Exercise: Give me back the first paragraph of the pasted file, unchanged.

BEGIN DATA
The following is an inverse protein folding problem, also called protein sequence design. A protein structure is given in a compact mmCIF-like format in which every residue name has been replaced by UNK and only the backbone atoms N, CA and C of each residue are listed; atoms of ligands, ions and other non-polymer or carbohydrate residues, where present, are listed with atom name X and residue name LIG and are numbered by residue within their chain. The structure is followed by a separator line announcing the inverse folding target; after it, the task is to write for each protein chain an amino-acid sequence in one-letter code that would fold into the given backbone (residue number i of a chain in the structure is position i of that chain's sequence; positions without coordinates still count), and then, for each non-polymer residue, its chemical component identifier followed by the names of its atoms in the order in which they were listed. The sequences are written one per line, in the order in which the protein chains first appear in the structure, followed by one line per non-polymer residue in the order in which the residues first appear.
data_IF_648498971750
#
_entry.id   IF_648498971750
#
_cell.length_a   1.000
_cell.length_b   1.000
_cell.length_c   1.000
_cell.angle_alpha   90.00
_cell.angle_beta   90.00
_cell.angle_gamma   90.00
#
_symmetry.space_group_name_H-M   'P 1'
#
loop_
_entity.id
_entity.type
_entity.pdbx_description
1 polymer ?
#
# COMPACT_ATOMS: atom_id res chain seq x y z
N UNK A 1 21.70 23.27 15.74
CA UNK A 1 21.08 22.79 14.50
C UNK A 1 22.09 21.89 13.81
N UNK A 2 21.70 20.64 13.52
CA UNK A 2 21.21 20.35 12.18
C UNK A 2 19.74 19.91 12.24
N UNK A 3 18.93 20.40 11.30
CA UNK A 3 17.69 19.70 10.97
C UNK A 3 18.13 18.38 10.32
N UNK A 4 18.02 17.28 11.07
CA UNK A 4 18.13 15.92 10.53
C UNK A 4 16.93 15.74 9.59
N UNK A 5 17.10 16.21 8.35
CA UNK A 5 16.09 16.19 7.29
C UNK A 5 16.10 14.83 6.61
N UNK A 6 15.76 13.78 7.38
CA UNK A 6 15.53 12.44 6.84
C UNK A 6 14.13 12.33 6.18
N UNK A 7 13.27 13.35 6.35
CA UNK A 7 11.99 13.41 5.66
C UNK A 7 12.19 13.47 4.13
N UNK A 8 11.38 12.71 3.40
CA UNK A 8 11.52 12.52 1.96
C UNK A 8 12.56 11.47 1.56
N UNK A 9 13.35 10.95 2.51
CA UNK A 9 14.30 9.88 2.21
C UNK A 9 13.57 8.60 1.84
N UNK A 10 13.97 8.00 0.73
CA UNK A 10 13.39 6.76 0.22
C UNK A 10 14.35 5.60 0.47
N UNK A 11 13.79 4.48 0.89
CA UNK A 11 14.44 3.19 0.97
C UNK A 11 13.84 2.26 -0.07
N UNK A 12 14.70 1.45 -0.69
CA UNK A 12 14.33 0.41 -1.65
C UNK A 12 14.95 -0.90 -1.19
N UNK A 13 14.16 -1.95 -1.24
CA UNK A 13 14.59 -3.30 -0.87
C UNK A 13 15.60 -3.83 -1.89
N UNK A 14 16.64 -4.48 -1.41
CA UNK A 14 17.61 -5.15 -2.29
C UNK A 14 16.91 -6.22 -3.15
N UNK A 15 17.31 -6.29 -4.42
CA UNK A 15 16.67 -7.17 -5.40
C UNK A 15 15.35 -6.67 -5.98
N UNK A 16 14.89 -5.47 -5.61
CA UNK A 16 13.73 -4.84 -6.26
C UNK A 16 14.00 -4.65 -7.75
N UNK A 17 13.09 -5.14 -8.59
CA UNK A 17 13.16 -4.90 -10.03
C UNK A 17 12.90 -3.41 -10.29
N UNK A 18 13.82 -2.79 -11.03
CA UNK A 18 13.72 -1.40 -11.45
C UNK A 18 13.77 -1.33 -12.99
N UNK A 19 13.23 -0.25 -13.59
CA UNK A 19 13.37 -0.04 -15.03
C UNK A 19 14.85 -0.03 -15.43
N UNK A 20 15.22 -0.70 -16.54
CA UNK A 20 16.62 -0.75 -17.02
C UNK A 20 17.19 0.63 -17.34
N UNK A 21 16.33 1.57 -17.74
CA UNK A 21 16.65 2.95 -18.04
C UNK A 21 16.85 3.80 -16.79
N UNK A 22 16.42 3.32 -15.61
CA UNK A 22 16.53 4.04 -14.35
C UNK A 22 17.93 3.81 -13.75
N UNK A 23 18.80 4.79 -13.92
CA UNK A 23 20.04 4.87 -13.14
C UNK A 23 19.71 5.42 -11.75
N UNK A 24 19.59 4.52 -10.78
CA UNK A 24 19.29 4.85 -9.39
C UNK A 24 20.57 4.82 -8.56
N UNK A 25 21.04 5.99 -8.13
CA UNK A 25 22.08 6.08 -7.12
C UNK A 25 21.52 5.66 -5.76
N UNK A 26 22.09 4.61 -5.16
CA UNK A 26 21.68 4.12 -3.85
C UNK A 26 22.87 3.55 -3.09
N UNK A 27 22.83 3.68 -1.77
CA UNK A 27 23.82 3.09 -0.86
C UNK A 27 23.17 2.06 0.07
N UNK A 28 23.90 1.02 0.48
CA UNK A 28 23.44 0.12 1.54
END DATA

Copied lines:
The following is an inverse protein folding problem, also called protein sequence design. A protein structure is given in a compact mmCIF-like format in which every residue name has been replaced by UNK and only the backbone atoms N, CA and C of each residue are listed; atoms of ligands, ions and other non-polymer or carbohydrate residues, where present, are listed with atom name X and residue name LIG and are numbered by residue within their chain. The structure is followed by a separator line announcing the inverse folding target; after it, the task is to write for each protein chain an amino-acid sequence in one-letter code that would fold into the given backbone (residue number i of a chain in the structure is position i of that chain's sequence; positions without coordinates still count), and then, for each non-polymer residue, its chemical component identifier followed by the names of its atoms in the order in which they were listed. The sequences are written one per line, in the order in which the protein chains first appear in the structure, followed by one line per non-polymer residue in the order in which the residues first appear.